The open source industry in 2008 will be marked by more news out of Microsoft, IBM, Oracle and other big IT vendors, less start-up funding, more M&A activity, and an increasingly serious talent shortage.
That's all according to Raven Zachary, open source research director for The 451 Group, which held its 2nd Annual Client Conference in Boston this week.
Zachary said during a presentation at the event that overall, he is bullish on the market. His optimism is fueled in part by the fact that the traditional bottom-up adoption of open source by developers and systems management pros in enterprises is being complemented in many cases by top-down adoption driven by CIOs and executive committees sold on the potential cost reductions.
What's more, companies are deploying open source not just at the browser and operating system levels, but also across various vertical applications, said Zachary, whose experience in the industry includes once serving as director of Internet technology for La Quinta Inns, where he implemented an open source e-commerce system
The analyst said he is also optimistic because big-name IT vendors known best for their proprietary technologies are embracing open source and collaborative development systems involving ISVs and customers. Open source is "a disruptive force" that has big vendors re-evaluating their business models, licensing schemes and product plans, Zachary said.
He described how active companies like IBM and Oracle have become in open source organisations such as the Eclipse Foundation, how Microsoft has built relations with Novell and how Sun has finally gone the open source route with Java.
He also said he anticipates Microsoft becoming increasingly busy in open source, since it "has a vested interest in making sure open source works well on Windows."
However, he noted it could be well into the next decade before we see something as dramatic as an actual Linux distribution from Microsoft. "Microsoft is still trying to work out its strategy," he said. "Ultimately, I think we'll see them embrace open source much more."
The interest by Microsoft and other big companies in open source should fuel more M&A activity in 2008, Zachary said. He said there were 16 deals in 2006 and have been 25 to date in 2007, while funding for new open source companies has plunged ($513 million for 53 companies in 2006 vs. $270 million for 39 companies so far this year).
But not all the news for 2008 will be good if the market watcher is correct.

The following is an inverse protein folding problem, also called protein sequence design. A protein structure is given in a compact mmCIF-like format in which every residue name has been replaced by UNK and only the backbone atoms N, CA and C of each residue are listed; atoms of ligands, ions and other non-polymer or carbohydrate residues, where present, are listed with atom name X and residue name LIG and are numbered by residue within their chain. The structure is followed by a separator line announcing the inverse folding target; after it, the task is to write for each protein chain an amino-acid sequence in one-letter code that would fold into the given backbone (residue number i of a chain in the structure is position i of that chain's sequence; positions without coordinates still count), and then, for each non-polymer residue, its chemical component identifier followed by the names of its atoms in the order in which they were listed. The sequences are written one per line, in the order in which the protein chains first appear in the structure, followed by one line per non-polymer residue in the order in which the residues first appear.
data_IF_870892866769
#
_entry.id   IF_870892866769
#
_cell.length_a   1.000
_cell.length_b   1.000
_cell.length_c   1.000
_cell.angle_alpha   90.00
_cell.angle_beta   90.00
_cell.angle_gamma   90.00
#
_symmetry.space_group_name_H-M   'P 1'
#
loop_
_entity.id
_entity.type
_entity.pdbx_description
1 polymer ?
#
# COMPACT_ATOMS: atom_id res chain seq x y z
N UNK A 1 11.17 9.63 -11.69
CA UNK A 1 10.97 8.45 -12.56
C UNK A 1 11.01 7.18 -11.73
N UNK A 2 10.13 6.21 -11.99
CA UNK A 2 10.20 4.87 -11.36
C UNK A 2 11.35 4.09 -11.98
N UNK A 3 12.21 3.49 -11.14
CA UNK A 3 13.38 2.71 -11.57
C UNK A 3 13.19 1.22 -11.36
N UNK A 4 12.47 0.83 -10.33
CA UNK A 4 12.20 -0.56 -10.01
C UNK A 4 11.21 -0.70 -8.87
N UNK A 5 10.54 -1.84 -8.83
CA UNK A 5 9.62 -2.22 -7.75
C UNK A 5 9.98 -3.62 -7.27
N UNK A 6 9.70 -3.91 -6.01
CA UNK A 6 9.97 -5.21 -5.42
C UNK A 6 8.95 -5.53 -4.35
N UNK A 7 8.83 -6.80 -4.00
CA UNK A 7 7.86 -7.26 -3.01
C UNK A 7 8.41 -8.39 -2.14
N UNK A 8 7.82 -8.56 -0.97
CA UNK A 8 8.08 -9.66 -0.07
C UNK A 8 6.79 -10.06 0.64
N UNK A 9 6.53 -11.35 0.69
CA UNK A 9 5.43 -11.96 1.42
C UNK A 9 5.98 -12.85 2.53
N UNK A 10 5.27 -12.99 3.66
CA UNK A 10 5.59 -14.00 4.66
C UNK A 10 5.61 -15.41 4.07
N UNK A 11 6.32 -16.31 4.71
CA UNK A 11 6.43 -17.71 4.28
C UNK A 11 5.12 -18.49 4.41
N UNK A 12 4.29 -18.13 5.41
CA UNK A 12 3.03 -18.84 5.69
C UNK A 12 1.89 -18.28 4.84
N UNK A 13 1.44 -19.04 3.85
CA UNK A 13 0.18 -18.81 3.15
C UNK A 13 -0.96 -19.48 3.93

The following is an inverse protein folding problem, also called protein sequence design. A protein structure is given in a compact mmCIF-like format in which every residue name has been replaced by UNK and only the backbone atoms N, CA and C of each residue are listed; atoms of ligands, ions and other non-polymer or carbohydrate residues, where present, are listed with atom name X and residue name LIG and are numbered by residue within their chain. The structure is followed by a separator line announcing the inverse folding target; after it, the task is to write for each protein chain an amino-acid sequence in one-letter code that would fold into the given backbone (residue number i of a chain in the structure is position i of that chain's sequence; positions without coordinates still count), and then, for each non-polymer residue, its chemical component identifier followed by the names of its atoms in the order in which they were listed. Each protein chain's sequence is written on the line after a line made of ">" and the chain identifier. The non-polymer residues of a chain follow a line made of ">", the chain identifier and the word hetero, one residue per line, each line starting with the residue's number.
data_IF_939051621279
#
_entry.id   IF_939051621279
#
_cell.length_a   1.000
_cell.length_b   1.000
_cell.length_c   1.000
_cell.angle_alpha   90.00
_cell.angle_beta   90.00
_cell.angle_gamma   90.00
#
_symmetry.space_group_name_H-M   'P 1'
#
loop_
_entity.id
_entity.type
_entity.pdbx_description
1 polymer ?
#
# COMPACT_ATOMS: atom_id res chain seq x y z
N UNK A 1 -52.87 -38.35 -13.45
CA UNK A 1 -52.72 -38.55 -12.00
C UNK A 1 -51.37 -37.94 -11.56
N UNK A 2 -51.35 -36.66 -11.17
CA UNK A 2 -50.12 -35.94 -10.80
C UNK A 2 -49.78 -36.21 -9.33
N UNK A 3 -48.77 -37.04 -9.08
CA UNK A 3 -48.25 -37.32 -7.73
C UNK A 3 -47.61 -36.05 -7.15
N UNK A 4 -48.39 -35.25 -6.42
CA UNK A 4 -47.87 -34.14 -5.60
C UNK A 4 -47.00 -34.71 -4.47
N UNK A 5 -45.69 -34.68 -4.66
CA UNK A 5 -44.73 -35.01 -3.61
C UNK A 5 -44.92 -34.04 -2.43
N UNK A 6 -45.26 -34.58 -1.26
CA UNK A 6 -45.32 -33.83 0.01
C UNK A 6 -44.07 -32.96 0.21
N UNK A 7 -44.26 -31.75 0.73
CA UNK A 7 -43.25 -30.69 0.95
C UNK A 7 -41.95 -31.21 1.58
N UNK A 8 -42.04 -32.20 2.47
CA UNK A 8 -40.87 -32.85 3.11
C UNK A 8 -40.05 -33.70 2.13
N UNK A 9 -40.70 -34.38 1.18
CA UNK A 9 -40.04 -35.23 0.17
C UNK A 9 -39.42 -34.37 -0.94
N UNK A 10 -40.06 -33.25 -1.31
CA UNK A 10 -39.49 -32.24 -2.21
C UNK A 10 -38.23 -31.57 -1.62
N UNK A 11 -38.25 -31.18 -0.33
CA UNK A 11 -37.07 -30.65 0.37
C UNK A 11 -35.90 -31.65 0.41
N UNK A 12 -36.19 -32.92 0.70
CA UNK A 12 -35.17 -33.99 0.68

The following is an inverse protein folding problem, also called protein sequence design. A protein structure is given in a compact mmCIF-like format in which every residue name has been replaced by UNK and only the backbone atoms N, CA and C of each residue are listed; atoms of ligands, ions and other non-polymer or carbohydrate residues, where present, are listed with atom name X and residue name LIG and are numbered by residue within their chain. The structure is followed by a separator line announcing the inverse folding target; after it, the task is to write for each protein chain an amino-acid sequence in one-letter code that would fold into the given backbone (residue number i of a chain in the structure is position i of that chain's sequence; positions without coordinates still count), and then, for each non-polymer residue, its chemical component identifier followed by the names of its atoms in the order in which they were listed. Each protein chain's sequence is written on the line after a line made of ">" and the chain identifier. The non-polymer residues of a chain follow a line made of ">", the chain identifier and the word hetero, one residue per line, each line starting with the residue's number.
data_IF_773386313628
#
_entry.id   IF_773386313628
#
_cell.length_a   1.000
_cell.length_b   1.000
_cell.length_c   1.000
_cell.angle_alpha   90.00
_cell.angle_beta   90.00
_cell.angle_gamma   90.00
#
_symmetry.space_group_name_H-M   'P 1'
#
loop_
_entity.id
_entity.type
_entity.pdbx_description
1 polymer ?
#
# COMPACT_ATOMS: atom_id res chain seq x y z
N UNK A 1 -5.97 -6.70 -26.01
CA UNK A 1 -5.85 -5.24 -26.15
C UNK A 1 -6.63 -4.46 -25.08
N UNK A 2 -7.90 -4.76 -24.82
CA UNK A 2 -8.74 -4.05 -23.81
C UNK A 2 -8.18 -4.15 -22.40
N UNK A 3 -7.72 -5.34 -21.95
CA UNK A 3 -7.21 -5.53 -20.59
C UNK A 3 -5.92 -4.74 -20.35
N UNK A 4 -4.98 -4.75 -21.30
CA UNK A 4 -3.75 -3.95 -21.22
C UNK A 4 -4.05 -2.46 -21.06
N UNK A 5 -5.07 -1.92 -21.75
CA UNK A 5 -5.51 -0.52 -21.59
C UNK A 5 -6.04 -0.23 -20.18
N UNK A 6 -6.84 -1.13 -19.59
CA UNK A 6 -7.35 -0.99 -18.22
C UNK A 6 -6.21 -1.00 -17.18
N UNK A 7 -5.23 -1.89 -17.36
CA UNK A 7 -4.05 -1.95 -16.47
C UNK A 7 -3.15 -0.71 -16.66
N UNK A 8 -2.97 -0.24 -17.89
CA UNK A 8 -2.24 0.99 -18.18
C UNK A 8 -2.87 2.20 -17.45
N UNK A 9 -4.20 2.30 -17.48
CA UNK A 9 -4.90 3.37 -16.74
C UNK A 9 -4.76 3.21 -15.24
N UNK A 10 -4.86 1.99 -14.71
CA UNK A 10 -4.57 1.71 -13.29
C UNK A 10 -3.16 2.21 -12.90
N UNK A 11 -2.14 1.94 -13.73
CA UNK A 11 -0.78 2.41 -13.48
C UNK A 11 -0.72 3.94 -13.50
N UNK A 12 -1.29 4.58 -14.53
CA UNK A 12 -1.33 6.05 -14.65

The current shortage of open source talent will only worsen as demand skyrockets for internal open source support and developers, Zachary said. One example of such a shortage will be people with expertise in the open source Java servlet middleware called Tomcat that comes from the Apache Foundation.
"There are 25 or so core contributors to that project," Zachary said. "Over the past four or five years that number has stayed virtually identical...but the growth of Tomcat has been astronomical."
Zachary said companies increasingly have been hiring Linux know-it-alls, but he advised them also to focus on identifying which open source projects have big potential and hiring talent early on before the going price gets too high (One audience member cited an example of Ajax developers being offered as much as $600 to consult, the sort of offer that is drawing them away from contributing to open source projects.)
A silver lining for open source adopters, Zachary said, is that systems integrators such as Unisys and EDS are putting more resources into open source support offerings. That should lessen some of the pressure on IT shops to add open source experts to their staffs, he said.
Also in the bad news department for 2008, Zachary expects we'll see a new wave of failed open source businesses in 2008 as companies gain further understanding of how to monetise open source, or not.
In addition, the 451 Group has just issued a report saying the open source opportunity in the small and midsize business market is limited in that SMBs won't be nearly as willing as larger enterprises to pay for support. In many cases, SMBs will look at open source like they do shareware, Zachary said.
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